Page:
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E-scooter bill would clear way for more Pennsylvania cities to join Pittsburgh – TribLIVE

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Pittsburgh last year became the first city in Pennsylvania to legalize low-speed electric scooters and, as part of a two-year pilot, Spin e-scooters became available to rent for use on city streets.
Now, a bill moving through the state Senate would allow select Pennsylvania cities, including Greensburg and New Kensington, to legalize and regulate e-scooters through similar pilot programs.
Senate Bill 892 would allow select Pennsylvania cities to designate where e-scooters could be used. Currently, e-scooters are illegal in Pennsylvania and not classified in the state’s motor vehicle code. In Pittsburgh, only Spin e-scooters are allowed, thanks to the pilot program written into last year’s budget.
“Low-speed scooters are part of the next generation of transportation,” said state Sen. Daniel Laughlin, R-Erie, the prime sponsor of the bill.
“The scooters provide innovative, flexible and low-cost transportation to tens of millions of riders across the country. They help relieve traffic congestion, pollution and stress by reducing car trips and increasing access to public transit,” Laughlin added.
E-scooters would be rolled out in pilots that would include commercial enterprises to rent out the scooters. Each scooter must weigh less than 100 pounds with a floorboard for standing, travel less than 15 mph and only be rented to people 16 and older.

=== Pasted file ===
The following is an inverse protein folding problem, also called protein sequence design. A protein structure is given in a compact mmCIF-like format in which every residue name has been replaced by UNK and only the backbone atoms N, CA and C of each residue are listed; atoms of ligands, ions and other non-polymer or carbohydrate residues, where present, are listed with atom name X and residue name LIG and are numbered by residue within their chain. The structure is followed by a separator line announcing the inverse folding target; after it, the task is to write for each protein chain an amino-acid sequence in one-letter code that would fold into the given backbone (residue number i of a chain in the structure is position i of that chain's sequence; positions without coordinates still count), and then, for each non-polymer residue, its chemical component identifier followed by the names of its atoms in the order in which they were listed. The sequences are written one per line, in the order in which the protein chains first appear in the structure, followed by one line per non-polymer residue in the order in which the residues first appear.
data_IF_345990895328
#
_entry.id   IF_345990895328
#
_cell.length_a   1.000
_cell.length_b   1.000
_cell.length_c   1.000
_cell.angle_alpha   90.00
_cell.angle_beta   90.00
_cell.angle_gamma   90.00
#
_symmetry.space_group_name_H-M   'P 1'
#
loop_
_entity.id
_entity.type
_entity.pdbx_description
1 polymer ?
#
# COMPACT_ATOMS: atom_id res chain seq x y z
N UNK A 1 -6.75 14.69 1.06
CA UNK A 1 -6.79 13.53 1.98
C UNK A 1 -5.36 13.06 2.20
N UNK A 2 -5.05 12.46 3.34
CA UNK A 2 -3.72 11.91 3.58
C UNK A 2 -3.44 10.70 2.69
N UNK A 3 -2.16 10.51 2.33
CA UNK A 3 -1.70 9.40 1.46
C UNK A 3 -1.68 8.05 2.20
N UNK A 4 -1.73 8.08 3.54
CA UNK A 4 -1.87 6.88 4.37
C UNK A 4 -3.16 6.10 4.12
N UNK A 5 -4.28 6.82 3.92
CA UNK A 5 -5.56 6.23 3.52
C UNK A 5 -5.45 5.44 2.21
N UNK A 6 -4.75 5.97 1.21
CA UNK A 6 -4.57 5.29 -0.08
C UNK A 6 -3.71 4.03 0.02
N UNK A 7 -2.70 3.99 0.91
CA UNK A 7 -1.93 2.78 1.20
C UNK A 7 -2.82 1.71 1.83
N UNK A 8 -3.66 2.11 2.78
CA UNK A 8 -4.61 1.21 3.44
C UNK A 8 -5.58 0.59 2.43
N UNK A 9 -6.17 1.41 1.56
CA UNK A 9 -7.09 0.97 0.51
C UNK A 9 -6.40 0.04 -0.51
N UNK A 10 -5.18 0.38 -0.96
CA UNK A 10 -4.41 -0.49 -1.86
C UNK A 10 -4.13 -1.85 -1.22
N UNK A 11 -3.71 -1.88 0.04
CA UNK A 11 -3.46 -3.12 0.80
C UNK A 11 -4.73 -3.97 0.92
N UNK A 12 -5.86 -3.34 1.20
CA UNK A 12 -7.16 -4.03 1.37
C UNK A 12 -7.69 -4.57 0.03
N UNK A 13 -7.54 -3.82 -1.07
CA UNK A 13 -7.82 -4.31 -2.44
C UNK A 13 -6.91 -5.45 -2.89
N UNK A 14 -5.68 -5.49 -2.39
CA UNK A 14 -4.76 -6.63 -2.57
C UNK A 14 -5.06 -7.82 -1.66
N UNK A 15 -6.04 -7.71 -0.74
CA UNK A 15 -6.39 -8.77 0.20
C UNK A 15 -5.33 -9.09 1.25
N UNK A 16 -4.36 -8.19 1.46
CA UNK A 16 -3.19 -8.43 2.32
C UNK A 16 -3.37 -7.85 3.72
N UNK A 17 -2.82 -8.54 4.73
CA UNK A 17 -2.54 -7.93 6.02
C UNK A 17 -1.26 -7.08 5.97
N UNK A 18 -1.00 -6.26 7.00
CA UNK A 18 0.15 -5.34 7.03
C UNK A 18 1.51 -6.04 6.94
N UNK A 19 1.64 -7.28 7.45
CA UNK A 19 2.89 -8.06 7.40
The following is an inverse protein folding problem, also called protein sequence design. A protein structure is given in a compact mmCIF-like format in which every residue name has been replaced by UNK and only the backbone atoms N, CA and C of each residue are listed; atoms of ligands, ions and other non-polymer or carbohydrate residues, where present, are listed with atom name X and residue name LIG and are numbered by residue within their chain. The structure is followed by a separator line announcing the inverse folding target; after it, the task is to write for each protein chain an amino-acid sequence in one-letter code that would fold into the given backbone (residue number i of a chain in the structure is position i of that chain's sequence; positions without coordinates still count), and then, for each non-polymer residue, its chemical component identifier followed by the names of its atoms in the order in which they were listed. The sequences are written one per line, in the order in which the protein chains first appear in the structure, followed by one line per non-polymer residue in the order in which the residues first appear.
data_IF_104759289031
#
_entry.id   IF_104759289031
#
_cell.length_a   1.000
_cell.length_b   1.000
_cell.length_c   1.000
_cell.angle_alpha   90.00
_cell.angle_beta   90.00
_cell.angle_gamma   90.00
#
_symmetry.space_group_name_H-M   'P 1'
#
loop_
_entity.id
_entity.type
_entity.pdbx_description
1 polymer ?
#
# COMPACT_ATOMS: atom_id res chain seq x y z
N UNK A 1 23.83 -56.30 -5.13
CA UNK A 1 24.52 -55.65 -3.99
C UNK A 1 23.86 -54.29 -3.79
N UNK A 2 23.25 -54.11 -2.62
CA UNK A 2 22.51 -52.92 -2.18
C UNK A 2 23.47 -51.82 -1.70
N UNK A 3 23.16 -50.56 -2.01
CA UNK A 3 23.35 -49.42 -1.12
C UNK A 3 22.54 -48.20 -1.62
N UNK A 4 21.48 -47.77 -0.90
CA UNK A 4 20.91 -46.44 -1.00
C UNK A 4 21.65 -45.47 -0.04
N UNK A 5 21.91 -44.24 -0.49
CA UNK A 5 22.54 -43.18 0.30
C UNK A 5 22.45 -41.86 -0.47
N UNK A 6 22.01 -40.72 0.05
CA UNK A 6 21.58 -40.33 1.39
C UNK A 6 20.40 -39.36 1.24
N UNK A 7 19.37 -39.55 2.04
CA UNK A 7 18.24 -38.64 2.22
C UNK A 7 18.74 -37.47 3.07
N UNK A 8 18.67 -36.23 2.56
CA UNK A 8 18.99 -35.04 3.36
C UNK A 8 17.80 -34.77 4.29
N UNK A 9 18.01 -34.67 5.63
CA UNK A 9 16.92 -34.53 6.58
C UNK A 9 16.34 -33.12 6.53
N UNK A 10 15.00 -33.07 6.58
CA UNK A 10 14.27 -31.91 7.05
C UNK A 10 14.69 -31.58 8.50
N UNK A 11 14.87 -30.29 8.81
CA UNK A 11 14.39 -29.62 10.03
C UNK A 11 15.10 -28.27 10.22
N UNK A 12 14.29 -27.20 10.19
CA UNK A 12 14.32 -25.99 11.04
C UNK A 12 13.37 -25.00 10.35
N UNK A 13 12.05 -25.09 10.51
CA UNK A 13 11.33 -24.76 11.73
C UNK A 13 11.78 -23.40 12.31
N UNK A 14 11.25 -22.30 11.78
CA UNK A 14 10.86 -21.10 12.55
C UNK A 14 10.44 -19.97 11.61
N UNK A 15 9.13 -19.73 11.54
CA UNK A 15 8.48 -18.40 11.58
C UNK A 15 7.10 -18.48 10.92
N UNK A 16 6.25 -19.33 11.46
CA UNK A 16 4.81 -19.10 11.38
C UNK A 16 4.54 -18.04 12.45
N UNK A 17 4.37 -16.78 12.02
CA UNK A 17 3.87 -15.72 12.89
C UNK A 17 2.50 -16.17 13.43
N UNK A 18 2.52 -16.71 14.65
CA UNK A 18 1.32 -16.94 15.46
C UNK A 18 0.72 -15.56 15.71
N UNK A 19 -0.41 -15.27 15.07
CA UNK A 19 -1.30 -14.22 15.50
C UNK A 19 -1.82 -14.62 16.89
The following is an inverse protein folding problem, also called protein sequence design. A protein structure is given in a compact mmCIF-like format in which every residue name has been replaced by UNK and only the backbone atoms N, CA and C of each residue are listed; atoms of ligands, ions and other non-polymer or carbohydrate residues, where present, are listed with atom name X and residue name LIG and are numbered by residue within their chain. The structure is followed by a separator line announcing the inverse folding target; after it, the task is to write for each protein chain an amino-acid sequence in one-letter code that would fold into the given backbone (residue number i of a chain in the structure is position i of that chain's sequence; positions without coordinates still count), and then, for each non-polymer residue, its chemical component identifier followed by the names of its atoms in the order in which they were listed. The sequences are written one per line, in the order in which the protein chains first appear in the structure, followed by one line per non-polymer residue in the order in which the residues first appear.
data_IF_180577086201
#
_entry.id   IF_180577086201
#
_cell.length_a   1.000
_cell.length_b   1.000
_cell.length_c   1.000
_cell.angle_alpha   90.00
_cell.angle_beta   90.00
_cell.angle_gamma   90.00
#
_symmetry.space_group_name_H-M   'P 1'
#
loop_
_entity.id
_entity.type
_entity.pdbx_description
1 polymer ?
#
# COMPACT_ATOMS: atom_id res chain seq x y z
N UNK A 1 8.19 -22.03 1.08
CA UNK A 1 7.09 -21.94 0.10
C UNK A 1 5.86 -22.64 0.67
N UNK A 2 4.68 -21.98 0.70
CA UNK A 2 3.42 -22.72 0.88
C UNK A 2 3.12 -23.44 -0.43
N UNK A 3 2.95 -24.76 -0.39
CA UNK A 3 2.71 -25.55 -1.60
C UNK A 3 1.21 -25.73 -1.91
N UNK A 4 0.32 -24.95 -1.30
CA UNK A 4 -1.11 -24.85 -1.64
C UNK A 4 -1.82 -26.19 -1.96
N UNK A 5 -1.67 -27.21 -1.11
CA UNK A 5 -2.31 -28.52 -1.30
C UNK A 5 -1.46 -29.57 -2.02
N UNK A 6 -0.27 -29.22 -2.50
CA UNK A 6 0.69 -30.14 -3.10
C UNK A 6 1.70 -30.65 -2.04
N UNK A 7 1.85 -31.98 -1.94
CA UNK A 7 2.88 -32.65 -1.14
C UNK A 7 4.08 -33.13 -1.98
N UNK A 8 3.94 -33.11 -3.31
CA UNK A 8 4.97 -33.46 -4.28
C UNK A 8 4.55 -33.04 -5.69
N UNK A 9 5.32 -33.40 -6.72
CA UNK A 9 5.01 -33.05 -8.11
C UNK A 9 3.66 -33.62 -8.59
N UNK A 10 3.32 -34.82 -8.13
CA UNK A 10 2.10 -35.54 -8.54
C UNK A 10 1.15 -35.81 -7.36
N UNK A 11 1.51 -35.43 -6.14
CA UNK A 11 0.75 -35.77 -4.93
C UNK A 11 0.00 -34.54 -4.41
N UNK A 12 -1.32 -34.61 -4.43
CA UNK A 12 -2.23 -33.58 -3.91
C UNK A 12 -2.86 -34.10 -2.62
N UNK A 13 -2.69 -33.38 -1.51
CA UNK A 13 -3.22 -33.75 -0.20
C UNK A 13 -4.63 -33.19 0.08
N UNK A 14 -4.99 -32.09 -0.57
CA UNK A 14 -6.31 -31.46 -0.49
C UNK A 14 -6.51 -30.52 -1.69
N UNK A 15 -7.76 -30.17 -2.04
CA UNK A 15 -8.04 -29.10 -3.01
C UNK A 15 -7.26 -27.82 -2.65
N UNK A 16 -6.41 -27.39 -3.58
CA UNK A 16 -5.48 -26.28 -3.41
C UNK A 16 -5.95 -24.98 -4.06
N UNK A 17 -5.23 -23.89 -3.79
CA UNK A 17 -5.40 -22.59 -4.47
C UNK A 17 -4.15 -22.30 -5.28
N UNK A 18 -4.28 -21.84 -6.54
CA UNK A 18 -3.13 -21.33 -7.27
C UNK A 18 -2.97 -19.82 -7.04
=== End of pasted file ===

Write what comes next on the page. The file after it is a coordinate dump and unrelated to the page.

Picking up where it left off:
Scooter riders would be granted the rights of cyclists and would be prohibited from riding on freeways, highways or streets where the posted speed limit is 35 mph or higher. The pilots would last two years and require city governments to pass local legislation to implement them.
If passed, the cities eligible to approve e-scooter pilots would include Scranton, the state’s only designated Second Class A city, and cities such as Erie, Harrisburg, Allentown, Reading and Johnstown.


Taking a spin on an e-scooter

Several select cities in Southwestern Pennsylvania would be eligible, including Aliquippa, Arnold, Beaver Falls, Butler, Clairton, Duquesne, Greensburg, Jeannette, Latrobe, Lower Burrell, McKeesport, Monessen, Monongahela, New Castle, New Kensington, Uniontown and Washington. Philadelphia, the state’s only first-class city, was not included in the bill.
The bill passed out of the Senate Transportation Committee on a 12-2 vote. It now heads to consideration in the full Senate.

Ryan Deto is a Tribune-Review staff writer. You can contact Ryan by email at [email protected] or via Twitter .
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